Can the provider of a password-free free Wi-Fi be liable for infringements - specifically: of copyright - of those who use his/her service?
This question is not an abstract one, but rather the core of a case currently pending before the Court of Justice of the European Union (CJEU): McFadden C-484/14.
As readers may imagine, should the answer be 'yes', this would change quite a few things ...
This blog reported for the first time on this reference for a preliminary ruling in late 2014, and also hosted the open 'Save our open WiFi' letter penned by the Electronic Frontier Foundation in 2015.
As explained above, in a nutshell this case requires the CJEU to clarify [once again ... a recent instance is the decision in Papasavvas, an online defamation case] who can be considered an intermediary for the sake of the ECommerce Directive and what remedies can be sought against intermediaries - notably mere conduit (access) providers - that enjoy the so called safe harbour protection. Article 12 of the ECommerce Directive provides that:
"Where an information society service is provided that consists of the transmission in a communication network of information provided by a recipient of the service, or the provision of access to a communication network, Member States shall ensure that the service provider is not liable for the information transmitted, on condition that the provider:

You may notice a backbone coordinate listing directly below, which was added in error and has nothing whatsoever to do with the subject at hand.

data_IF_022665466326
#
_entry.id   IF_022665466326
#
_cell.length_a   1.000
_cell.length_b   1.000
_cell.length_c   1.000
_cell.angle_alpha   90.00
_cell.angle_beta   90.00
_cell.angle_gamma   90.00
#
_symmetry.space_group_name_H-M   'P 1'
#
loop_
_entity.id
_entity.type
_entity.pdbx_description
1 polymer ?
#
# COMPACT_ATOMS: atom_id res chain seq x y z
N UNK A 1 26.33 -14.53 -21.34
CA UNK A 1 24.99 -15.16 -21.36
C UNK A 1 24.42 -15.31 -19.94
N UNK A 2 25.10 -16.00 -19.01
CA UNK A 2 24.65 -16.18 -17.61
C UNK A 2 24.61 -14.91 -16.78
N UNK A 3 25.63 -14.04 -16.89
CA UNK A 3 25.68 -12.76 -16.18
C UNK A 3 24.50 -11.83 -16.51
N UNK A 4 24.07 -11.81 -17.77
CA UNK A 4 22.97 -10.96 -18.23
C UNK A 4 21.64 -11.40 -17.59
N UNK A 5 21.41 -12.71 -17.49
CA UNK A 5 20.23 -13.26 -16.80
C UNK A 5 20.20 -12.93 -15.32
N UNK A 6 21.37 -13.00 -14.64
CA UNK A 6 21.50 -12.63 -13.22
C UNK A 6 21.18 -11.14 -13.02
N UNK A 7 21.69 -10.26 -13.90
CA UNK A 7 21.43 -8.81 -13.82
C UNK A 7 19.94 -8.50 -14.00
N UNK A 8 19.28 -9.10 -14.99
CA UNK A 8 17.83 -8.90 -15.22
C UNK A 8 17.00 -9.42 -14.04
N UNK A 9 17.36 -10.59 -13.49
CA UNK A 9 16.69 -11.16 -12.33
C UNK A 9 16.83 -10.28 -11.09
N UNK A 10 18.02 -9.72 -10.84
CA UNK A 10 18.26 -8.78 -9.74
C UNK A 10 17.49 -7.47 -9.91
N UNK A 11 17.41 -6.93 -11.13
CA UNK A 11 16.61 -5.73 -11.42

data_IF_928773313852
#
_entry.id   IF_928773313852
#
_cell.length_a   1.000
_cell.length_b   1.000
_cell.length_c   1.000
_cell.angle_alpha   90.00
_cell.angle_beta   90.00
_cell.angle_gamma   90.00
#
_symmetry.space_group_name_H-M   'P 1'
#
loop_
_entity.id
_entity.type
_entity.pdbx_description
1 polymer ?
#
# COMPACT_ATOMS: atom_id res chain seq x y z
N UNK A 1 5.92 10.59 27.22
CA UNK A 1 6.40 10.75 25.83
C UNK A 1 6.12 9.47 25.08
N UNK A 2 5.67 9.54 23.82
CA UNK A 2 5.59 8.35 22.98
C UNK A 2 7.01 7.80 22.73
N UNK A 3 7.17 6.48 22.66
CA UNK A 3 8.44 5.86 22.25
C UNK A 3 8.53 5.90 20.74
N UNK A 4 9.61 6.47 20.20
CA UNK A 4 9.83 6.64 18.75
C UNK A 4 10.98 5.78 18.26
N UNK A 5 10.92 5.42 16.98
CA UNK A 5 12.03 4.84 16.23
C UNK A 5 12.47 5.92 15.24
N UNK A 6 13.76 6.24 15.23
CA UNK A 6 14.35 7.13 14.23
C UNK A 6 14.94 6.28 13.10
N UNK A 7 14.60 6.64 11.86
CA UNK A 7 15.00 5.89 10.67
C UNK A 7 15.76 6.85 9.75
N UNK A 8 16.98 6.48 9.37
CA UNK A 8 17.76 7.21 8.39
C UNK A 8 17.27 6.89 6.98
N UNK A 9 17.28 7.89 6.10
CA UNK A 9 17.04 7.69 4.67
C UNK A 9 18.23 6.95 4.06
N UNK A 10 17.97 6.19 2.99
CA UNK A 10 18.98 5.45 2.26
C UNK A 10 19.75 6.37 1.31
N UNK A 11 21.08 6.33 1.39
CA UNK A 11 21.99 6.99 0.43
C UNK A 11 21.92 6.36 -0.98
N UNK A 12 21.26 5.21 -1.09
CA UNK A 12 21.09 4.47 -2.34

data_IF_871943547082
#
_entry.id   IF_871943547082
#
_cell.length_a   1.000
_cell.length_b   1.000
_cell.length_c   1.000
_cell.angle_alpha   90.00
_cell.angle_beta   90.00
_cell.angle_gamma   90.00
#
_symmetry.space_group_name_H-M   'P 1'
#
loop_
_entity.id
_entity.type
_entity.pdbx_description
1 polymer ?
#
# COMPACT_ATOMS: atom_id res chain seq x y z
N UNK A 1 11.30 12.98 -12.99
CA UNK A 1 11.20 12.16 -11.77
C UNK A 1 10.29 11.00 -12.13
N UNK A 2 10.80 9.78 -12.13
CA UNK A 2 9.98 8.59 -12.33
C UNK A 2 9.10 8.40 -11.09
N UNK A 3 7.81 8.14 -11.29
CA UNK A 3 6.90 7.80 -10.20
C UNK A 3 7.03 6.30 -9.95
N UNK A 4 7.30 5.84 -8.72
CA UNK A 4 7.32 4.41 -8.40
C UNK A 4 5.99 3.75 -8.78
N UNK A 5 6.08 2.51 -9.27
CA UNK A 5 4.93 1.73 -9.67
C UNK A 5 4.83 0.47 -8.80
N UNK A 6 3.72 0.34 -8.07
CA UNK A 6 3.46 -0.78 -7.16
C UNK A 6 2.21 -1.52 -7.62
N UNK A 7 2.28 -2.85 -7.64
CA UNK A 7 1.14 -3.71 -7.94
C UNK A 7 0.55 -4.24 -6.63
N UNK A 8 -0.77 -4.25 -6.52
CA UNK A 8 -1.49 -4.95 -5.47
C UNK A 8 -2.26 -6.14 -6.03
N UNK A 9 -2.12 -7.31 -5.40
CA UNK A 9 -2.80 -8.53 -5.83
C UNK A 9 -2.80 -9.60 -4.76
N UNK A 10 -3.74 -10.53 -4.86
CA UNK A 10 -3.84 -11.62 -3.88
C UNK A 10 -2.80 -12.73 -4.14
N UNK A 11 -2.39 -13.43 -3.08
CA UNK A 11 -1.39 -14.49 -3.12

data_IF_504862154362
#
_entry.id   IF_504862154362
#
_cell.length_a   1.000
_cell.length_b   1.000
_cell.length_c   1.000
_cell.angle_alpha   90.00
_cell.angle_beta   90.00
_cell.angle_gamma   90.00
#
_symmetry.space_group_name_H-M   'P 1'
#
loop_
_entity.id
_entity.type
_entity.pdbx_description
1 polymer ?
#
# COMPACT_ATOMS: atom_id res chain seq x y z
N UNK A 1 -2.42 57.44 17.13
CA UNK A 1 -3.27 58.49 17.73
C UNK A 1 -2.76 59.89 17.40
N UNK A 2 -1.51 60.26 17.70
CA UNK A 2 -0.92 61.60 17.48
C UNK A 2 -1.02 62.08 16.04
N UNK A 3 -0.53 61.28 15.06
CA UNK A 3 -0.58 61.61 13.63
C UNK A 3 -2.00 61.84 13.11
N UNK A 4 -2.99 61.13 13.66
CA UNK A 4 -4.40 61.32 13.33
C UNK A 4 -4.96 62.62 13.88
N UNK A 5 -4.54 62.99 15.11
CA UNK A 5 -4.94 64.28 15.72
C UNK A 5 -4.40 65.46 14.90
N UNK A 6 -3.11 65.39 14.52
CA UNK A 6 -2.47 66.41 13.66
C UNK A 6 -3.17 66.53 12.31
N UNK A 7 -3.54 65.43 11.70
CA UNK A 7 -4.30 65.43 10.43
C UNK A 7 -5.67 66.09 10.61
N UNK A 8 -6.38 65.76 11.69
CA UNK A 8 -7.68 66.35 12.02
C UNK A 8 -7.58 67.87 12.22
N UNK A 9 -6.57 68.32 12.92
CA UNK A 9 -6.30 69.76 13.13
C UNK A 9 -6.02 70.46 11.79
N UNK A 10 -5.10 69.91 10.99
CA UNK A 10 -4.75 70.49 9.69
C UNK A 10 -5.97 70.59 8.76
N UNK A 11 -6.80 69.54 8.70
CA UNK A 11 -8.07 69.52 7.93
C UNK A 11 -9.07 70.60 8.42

(a) does not initiate the transmission;
(b) does not select the receiver of the transmission; and
(c) does not select or modify the information contained in the transmission.
2. The acts of transmission and of provision of access referred to in paragraph 1 include the automatic, intermediate and transient storage of the information transmitted in so far as this takes place for the sole purpose of carrying out the transmission in the communication network, and provided that the information is not stored for any period longer than is reasonably necessary for the transmission.
3. This Article shall not affect the possibility for a court or administrative authority, in accordance with Member States' legal systems, of requiring the service provider to terminate or prevent an infringement."
|Do you go to Starbucks for:|
(a) the coffee;
(b) the free internet;